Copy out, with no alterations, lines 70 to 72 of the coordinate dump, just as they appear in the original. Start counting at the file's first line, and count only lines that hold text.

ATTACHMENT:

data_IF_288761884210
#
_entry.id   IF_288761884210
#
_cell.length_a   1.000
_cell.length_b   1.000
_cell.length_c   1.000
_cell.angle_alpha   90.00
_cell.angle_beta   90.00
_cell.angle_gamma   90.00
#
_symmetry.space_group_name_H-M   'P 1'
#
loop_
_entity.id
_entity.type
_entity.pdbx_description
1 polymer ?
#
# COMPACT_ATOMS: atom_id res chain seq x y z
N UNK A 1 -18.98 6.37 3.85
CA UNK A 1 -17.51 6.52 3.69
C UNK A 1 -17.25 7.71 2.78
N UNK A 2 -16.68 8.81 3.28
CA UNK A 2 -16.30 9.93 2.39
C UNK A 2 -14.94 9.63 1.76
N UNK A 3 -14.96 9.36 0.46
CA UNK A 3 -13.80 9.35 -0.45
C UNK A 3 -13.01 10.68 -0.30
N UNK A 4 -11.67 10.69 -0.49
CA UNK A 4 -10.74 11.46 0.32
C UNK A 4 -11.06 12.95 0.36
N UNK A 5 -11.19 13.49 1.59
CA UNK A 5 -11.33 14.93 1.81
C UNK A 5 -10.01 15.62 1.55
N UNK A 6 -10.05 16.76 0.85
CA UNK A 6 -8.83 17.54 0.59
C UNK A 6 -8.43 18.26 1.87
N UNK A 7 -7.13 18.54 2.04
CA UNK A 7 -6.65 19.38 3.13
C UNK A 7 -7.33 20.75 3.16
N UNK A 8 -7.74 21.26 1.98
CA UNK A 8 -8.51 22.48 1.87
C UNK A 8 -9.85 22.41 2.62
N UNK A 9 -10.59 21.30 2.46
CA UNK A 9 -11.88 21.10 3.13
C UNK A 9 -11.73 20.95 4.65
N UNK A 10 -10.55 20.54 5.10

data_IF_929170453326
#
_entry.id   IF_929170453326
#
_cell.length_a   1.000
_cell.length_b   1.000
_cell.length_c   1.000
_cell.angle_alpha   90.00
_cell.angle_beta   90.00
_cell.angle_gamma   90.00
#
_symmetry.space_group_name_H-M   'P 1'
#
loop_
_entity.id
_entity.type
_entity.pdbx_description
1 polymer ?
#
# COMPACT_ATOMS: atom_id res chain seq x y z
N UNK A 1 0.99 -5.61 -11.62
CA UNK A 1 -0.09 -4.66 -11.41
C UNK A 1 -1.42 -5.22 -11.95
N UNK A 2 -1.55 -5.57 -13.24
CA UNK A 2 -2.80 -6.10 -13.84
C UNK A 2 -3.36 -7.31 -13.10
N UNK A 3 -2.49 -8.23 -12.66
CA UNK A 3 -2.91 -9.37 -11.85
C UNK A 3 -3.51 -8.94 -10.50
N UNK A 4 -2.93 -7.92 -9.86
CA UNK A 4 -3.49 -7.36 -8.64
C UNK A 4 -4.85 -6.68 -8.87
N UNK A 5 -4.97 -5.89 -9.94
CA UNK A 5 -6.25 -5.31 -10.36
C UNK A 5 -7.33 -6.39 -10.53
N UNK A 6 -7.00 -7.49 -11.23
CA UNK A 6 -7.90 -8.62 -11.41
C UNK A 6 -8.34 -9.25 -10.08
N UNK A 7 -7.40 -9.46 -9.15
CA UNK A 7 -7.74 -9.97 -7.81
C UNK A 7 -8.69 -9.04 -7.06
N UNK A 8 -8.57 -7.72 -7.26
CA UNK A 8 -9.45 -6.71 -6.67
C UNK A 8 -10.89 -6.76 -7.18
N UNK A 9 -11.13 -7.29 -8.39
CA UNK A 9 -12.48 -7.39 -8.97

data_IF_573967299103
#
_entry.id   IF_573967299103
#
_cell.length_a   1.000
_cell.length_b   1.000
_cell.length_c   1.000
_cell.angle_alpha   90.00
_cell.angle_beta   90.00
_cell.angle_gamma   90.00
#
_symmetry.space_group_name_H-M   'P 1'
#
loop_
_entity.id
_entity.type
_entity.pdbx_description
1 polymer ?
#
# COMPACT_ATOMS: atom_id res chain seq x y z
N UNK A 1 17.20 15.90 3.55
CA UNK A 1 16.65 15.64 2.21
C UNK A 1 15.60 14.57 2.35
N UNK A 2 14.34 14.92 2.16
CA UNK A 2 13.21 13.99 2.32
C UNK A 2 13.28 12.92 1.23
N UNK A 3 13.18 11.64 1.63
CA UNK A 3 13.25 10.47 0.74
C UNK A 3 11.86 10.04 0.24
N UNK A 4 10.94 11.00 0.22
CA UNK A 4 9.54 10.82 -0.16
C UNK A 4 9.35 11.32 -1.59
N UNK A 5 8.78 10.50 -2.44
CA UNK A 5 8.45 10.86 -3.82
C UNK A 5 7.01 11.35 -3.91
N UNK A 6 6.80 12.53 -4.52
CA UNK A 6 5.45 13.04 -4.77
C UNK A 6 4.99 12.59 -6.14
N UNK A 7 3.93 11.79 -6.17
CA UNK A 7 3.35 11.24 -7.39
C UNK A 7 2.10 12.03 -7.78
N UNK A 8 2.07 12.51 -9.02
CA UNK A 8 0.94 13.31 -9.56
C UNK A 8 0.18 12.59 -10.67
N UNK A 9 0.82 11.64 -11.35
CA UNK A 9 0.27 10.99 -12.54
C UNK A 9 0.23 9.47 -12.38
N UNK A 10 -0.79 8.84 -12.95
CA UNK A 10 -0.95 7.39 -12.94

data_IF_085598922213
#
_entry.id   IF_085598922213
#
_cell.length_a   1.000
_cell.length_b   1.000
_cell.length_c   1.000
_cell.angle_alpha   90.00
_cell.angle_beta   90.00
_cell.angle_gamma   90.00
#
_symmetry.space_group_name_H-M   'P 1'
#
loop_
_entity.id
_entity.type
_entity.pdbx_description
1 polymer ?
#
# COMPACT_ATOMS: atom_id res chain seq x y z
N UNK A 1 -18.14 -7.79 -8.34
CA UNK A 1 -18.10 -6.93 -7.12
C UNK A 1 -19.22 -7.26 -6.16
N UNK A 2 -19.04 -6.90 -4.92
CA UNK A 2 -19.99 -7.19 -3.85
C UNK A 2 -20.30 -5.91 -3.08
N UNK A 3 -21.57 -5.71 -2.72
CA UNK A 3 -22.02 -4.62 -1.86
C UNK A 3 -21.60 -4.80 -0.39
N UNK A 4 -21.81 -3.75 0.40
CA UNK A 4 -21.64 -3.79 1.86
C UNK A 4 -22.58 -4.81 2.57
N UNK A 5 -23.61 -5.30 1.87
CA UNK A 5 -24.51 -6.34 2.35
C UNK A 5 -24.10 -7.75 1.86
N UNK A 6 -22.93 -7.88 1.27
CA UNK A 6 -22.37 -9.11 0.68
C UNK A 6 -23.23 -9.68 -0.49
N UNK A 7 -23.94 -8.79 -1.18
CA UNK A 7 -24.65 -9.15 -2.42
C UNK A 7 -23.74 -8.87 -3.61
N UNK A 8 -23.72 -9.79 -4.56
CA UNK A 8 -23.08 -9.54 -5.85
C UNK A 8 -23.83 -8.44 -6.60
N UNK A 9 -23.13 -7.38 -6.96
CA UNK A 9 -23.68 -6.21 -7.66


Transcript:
CA UNK A 1 -0.09 -4.66 -11.41
C UNK A 1 -1.42 -5.22 -11.95
N UNK A 2 -1.55 -5.57 -13.24